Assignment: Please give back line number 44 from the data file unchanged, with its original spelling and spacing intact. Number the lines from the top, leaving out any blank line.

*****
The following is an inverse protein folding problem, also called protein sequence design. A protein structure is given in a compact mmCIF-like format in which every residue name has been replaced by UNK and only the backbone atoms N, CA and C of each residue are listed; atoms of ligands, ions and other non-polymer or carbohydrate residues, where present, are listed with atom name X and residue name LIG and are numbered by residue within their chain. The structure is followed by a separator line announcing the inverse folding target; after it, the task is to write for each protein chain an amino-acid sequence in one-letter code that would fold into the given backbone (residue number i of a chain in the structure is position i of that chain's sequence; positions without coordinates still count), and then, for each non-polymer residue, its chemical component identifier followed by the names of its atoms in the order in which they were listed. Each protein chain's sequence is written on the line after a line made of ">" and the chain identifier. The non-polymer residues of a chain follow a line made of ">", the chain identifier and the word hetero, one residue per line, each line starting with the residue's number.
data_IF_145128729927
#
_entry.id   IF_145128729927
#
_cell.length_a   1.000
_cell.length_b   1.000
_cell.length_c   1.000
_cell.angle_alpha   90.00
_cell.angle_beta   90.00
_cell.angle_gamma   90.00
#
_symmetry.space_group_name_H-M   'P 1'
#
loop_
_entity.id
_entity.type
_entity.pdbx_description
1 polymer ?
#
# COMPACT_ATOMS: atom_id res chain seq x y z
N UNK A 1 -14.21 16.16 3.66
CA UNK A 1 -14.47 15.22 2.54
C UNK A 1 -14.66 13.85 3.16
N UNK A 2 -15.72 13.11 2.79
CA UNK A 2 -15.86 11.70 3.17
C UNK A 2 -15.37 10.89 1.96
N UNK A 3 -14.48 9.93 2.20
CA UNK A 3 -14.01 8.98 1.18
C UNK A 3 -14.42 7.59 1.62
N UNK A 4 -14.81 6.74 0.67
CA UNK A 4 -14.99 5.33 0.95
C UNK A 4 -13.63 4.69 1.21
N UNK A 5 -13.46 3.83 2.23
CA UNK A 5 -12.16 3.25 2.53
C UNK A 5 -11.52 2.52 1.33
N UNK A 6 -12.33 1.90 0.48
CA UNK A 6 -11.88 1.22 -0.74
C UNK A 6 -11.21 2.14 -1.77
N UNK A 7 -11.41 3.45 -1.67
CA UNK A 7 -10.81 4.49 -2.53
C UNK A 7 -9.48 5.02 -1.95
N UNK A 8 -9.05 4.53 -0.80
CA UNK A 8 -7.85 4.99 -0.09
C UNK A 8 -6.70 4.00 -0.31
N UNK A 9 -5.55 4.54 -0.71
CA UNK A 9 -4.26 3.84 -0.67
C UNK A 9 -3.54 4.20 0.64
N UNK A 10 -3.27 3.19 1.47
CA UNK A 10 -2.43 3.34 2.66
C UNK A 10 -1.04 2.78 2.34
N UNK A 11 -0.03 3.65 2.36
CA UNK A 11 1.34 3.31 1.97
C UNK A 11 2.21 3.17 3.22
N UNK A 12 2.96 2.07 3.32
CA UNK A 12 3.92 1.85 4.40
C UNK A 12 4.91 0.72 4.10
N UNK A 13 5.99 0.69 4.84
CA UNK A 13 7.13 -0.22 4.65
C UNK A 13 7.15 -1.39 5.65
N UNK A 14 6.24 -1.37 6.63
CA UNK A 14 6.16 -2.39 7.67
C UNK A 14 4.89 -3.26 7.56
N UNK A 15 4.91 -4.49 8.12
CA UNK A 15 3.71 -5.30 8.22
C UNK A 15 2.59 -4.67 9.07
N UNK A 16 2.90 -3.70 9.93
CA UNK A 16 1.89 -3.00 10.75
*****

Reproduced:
CA UNK A 8 -7.85 4.99 -0.09